Florence + The Machine
How Big, How Blue, How Beautiful
How Big, How Blue, How Beautiful, the title of Florence + The Machine's third studio album, initially evokes feelings of awe and wonder. But the lyrics of the album's 11 songs—in which Florence Welch seemingly emerges as Eurythmics singer Annie Lennox's long-lost little sister—rarely tread upon such upbeat thematic paths. Instead, Florence and her bandmates mostly tumble down a rabbit hole of inky, swirling melancholy as song after song vainly tries to piece together the jagged shards of a shattered romance.
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On "Various Storms & Saints," Welch says, "I am teaching myself how to be free," and hints at the need for self-forgiveness ("If you could just forgive yourself/But still you stumble, feet give way"). She sings (apparently to herself), "I know you're bleeding, but you'll be OK/Hold on to your heart, you'll keep it safe." Such self-instruction also includes this optimistic message: "I know it seems like forever/ … But one day this will be over." "Ship to Wreck" proclaims, "Don't touch the sleeping pills, they mess with my head."
"Long & Lost" asks, "You wonder why it is that I came home," then answers, "I figured out where I belong." "Caught" alludes to Lot's wife (in Genesis 19) as Welch looks back at a relationship she knows she must relinquish: "You turn to salt as I turned around to look at you/Old friends have said, the books I've read/Say it's the thing to do/But it's hard to see when you're in it." Welch says of loss and its disorienting aftereffects, "And I'm learning, so I'm leaving/And even though I'm grieving/I'm trying to find the meaning/Let loss reveal it."
"Third Eye" admonishes, "You don't have to be a ghost/Here amongst the living/You are flesh and blood/And you deserve to be loved and you deserve what you are given." Later, she pleads with someone who's leaving her, "I'm trying to change."
"Ship to Wreck" tries to determine what it was that drove a man away ("And, oh, my love, remind me what was it that I did?/Did I drink too much?"). Welch says profanely of her doomed love affair, "And good god, under starry skies we are lost/ … And the water's coming in fast." "Queen of Peace" bails emotional water, too, with Welch saying of a broken relationship, "Suddenly I'm overcome/ … Like a boat into oblivion/ … Like a long scream/Out there, always echoing/Oh, what is it worth?/All that's left is hurt."
Likewise, the deeply sad "What Kind of Man" finds Welch's jilted protagonist confessing she had to be inebriated just to cope with her long-term, emotionally abusive relationship. "I already had a sip/So I'd reasoned I was drunk enough to deal with it." The "it" in question is a multi-decade romance with a man who could never fully commit: "Like always, you could never make up your mind/And with one kiss/You inspired a fire of devotion/that lasted 20 years." She then wonders, "What kind of man loves like this/To let me dangle at a cruel angle." Still, she can't quite quit him: "You do such damage/How do you manage?/Tryna crawl back in for more/ … 'Cause I'm still with you."
An unsettling reference to Christianity pops up when Welch sings on the title track, "Between a crucifix and the Hollywood sign, we decided to get hurt." And the song ends with a nod toward something that sounds like reincarnation ("Maybe I'll see you in another life/If this one wasn't enough"). Yet another spiritually jumbled song, "Delilah," has Welch comparing herself to Samson: "As I pull the pillars down/It's a different kind of danger/ … Never knew I was a dancer/'Til Delilah showed me how/ … These chains never leave me/I keep dragging them around." Elsewhere on this song she says cynically of romance in general, "Now it's one more boy, and it's one more lie."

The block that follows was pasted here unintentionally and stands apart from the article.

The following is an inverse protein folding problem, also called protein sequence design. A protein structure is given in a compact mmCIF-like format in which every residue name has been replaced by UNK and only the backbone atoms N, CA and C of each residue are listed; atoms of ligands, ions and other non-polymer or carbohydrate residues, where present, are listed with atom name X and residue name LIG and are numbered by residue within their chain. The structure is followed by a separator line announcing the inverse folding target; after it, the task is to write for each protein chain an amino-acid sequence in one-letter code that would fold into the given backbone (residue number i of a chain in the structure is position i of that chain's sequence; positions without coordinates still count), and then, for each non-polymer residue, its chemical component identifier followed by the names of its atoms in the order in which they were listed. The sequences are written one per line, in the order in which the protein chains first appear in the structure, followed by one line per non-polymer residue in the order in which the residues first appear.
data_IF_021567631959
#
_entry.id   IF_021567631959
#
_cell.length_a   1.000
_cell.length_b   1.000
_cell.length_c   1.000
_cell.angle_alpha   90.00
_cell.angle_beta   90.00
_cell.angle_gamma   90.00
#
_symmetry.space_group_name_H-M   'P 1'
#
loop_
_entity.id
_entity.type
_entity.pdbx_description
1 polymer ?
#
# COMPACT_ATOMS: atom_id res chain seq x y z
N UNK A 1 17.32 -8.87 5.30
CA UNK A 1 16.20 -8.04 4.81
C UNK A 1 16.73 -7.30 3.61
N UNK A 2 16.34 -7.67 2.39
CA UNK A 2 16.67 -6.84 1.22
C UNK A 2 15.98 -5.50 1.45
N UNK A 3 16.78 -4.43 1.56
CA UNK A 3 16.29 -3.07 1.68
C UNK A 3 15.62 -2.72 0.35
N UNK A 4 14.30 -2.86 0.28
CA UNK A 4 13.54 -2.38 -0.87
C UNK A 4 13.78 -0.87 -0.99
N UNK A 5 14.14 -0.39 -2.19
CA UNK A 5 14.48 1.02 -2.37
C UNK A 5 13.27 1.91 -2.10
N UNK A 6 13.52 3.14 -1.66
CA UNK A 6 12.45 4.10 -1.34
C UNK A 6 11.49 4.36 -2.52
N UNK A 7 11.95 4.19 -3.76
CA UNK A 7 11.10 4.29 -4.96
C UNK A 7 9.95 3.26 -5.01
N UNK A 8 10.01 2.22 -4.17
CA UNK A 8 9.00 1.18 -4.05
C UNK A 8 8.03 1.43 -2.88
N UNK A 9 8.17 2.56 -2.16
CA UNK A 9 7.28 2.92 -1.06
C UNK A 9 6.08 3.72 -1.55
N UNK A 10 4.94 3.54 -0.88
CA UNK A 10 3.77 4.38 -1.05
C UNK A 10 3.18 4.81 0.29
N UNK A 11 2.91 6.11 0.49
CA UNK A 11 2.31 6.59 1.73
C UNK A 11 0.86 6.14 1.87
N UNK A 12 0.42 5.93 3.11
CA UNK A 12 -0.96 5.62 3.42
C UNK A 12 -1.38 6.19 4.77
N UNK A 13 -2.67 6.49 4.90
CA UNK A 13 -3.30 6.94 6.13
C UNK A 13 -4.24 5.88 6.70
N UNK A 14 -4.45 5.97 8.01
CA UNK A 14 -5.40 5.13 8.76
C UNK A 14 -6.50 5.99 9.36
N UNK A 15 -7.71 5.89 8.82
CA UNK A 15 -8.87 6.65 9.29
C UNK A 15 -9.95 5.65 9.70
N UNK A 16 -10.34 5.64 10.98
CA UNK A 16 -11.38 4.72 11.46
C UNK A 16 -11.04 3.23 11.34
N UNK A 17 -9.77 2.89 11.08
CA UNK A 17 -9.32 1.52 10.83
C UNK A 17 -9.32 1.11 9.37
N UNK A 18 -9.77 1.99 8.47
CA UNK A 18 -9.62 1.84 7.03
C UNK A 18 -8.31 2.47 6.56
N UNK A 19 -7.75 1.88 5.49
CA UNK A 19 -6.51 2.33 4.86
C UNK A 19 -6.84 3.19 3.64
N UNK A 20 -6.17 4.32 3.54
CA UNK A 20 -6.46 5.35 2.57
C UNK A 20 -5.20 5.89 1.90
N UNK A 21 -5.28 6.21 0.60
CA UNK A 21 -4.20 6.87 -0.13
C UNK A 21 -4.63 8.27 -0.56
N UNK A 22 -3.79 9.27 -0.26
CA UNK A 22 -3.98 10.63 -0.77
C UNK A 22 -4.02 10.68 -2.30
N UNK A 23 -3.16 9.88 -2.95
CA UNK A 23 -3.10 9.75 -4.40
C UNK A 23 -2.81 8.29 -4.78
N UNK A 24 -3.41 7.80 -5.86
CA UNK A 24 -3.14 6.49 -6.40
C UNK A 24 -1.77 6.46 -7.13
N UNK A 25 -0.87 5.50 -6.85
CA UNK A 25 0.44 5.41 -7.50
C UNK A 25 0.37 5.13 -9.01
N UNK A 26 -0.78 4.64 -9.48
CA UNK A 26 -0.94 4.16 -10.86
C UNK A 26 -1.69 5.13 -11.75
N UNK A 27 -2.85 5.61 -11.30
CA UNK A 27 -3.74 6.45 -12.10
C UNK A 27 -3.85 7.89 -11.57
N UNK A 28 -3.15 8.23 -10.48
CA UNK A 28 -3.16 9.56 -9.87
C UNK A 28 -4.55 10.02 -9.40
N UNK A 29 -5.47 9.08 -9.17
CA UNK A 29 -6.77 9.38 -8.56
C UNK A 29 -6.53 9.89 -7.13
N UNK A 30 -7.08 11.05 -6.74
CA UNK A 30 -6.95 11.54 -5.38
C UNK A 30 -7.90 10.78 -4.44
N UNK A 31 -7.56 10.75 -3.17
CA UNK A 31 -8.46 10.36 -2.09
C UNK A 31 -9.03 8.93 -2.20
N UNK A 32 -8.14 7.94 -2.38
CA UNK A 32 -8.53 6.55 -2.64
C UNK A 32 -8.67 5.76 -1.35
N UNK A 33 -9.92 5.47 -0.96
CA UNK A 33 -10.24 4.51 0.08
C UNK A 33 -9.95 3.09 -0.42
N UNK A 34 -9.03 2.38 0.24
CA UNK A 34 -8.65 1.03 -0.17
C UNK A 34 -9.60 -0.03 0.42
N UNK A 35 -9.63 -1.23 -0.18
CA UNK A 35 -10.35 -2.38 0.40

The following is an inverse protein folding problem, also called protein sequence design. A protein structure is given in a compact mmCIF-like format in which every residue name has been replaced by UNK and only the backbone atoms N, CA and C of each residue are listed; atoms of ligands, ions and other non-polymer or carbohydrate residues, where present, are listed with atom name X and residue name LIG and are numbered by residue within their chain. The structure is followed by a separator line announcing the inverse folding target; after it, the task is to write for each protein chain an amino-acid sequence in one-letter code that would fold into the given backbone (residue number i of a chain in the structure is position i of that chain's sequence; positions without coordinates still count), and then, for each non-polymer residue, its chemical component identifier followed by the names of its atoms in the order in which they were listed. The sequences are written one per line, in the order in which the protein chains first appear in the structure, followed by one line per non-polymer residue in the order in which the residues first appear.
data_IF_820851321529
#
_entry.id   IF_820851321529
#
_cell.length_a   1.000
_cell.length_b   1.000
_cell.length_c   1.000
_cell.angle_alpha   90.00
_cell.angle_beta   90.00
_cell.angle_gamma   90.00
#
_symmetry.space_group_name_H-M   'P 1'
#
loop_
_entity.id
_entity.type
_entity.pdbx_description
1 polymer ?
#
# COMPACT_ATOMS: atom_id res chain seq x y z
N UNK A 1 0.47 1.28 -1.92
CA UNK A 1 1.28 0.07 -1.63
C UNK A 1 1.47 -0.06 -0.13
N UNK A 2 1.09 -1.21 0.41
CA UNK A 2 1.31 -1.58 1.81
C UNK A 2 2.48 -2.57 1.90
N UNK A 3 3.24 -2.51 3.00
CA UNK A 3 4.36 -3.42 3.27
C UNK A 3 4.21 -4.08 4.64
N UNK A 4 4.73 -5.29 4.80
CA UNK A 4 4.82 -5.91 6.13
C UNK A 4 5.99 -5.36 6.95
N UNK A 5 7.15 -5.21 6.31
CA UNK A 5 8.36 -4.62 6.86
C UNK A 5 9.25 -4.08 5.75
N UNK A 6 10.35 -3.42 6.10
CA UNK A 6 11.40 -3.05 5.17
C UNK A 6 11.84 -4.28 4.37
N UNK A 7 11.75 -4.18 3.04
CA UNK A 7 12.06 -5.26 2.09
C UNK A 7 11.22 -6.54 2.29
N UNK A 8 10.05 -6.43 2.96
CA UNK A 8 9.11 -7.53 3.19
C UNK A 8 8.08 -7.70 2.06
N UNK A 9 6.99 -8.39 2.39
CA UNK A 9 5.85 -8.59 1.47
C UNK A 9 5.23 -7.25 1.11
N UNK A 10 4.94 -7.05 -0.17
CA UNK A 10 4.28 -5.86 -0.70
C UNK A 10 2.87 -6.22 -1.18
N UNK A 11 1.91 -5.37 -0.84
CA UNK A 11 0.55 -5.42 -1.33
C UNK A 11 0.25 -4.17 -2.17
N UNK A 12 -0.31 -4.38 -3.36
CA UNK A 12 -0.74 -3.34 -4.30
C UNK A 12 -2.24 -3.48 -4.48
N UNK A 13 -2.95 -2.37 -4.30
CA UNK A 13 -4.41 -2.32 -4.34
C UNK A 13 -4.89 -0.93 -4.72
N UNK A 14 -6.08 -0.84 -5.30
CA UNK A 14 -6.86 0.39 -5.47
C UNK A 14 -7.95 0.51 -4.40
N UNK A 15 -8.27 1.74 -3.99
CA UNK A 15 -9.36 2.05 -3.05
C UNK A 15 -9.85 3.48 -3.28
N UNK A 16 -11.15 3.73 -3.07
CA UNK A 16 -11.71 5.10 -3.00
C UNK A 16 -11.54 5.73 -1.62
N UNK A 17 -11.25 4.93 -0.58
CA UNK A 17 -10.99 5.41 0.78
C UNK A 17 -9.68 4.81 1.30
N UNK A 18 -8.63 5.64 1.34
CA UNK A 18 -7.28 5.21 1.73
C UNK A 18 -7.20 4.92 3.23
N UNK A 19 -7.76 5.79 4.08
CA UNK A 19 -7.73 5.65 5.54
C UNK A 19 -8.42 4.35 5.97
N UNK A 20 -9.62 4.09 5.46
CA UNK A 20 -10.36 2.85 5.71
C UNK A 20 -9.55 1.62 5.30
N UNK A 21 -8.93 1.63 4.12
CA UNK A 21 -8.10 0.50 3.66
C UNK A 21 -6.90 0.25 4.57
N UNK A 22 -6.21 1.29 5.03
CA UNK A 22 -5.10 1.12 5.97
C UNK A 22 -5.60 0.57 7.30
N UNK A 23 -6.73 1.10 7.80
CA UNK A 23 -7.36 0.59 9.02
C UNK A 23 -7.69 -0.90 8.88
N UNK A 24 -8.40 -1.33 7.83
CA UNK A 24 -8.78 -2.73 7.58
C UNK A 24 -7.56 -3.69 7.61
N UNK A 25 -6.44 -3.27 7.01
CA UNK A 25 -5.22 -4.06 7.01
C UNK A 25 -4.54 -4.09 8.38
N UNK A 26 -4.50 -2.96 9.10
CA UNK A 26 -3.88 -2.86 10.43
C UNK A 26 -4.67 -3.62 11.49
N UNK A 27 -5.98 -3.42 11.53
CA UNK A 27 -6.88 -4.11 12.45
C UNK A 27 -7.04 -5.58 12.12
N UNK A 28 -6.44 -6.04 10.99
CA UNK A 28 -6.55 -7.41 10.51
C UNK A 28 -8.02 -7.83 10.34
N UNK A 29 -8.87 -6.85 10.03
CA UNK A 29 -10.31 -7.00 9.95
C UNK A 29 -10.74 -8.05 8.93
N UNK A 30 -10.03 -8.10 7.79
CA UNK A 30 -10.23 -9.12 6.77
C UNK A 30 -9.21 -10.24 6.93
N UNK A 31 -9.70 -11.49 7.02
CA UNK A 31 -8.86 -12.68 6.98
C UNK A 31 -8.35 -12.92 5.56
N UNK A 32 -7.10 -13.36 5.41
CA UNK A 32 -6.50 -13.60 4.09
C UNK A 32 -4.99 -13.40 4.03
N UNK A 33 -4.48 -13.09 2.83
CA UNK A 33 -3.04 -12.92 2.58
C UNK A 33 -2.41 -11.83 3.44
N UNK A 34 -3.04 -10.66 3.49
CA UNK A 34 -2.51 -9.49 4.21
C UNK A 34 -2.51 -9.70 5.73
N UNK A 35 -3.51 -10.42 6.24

Still more spiritual allusions (from multiple sources) turn up on the last several tracks. "Caught" proffers an ominous reference to the Greek goddess of the underworld ("Persephone will have her fill"). "Third Eye" references that Eastern/New Age spiritual tenet ("'Cause there's a hole where your heart lies/And I can see it with my third eye"). "St. Jude" characterizes its titular saint as a woman who brings destruction ("St. Jude, somehow she knew/And she came to give her blessing while causing devastation"). Album closer "Mother" starts off with an odd prayer ("Oh Lord, won't you leave me/Leave me on my knees/'Cause I belong to the ground now") that morphs into another supplication, apparently to Mother Nature, to become a tree ("Mother, make me/Make me a big tall tree/So I can shed my leaves and let it blow through me"). The balance of the song finds Welch praying to be other natural things as well ("a big gray cloud," "a bird of prey"), concluding with, "Heaven trembles, fallen at our feet."
Life and love and the loss of the latter can be utterly bewildering. That sentiment saturates How Big, How Blue, How Beautiful: A broken romantic relationship is Florence Welch's sole focus here. The result is an album that feels heavy even in moments when glimpses of hopeful perspective poke pinholes of light in the perpetual emotional fog Welch wades through on every track.
That leaves us with a mournful sense of futility and unresolvable disorientation—not to mention a confusing mélange of spiritual influences. It's as if this album-length narrative asks us to swim alongside Welch through a great, roiling, dark ocean. We watch her barely crane her neck above the waves every now and then. And we begin to wonder if we'll be able to do the same.